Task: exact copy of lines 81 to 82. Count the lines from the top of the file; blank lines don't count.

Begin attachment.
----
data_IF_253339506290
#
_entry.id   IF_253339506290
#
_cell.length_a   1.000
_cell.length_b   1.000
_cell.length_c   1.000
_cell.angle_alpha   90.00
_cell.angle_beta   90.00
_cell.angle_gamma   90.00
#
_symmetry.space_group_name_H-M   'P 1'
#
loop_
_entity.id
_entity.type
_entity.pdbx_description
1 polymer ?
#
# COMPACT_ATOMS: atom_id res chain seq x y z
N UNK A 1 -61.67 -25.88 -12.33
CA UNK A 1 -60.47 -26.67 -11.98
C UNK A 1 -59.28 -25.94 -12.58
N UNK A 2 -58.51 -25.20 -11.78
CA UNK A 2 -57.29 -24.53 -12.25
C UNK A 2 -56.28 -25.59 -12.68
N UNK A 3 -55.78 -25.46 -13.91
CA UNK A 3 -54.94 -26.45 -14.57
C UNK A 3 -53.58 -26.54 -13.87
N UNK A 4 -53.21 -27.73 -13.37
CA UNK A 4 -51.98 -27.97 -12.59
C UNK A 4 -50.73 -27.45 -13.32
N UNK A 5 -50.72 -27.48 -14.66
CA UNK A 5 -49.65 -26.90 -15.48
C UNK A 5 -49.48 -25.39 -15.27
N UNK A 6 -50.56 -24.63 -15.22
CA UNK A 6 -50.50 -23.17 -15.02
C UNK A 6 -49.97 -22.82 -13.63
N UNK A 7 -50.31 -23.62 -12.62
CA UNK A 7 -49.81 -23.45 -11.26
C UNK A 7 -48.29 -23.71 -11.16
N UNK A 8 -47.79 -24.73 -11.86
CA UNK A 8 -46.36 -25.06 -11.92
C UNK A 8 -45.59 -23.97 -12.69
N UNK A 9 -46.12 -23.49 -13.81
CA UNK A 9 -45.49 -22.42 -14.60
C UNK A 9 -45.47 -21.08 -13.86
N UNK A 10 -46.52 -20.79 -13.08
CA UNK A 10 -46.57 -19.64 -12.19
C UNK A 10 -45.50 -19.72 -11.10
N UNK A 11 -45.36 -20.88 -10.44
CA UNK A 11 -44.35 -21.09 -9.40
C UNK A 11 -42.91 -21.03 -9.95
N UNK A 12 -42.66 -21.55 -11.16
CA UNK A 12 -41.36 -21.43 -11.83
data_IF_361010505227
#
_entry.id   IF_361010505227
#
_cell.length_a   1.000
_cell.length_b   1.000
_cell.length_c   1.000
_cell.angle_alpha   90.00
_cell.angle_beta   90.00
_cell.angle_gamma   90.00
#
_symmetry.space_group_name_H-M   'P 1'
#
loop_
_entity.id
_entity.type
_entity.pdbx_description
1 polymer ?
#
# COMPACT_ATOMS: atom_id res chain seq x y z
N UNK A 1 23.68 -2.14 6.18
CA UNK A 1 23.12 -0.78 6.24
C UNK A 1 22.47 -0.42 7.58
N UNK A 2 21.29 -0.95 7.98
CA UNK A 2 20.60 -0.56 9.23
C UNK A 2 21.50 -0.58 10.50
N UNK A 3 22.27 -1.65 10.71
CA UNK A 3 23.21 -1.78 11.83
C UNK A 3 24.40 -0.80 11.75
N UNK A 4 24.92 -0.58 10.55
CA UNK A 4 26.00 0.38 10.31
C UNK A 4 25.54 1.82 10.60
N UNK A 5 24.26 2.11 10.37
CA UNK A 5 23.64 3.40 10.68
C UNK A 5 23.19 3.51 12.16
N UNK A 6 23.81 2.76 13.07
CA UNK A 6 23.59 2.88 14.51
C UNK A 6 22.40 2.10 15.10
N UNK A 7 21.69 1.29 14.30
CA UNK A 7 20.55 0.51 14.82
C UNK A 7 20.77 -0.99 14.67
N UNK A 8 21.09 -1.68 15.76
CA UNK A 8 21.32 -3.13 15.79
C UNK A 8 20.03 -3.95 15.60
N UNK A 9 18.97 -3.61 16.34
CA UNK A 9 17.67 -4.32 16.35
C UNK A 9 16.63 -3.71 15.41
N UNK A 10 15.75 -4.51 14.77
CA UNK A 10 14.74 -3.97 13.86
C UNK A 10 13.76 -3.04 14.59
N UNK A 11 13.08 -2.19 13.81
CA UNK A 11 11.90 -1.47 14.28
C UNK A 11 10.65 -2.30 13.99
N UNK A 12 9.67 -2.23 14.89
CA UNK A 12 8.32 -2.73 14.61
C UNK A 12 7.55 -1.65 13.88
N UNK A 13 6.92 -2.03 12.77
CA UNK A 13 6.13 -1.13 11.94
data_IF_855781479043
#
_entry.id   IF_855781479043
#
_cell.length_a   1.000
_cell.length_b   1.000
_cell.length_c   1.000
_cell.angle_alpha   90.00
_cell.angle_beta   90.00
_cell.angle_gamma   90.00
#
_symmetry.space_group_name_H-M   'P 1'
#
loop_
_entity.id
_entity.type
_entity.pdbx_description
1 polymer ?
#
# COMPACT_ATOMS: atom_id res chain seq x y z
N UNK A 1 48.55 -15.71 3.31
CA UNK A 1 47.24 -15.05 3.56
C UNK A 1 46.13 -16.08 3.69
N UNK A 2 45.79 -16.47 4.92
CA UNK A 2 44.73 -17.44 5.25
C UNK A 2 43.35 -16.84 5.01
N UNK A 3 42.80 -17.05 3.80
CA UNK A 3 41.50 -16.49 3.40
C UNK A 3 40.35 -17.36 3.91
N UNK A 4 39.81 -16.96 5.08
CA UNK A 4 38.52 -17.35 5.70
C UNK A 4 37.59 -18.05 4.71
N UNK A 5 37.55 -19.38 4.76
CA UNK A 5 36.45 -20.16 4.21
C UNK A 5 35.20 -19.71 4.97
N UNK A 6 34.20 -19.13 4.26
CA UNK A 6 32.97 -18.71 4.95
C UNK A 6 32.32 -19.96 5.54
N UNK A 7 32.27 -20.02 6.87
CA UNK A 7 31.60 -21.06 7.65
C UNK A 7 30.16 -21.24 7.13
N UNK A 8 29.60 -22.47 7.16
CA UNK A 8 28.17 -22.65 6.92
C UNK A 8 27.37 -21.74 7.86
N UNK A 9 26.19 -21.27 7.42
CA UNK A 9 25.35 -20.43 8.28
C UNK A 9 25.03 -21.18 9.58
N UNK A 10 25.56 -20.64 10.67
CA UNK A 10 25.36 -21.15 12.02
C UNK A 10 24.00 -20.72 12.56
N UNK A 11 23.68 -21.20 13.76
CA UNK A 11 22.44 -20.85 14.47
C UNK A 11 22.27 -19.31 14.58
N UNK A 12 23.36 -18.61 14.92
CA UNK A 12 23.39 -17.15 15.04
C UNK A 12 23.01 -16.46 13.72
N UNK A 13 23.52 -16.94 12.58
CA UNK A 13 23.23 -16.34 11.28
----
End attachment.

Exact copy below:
C UNK A 2 21.50 -0.58 10.50
N UNK A 3 22.27 -1.65 10.71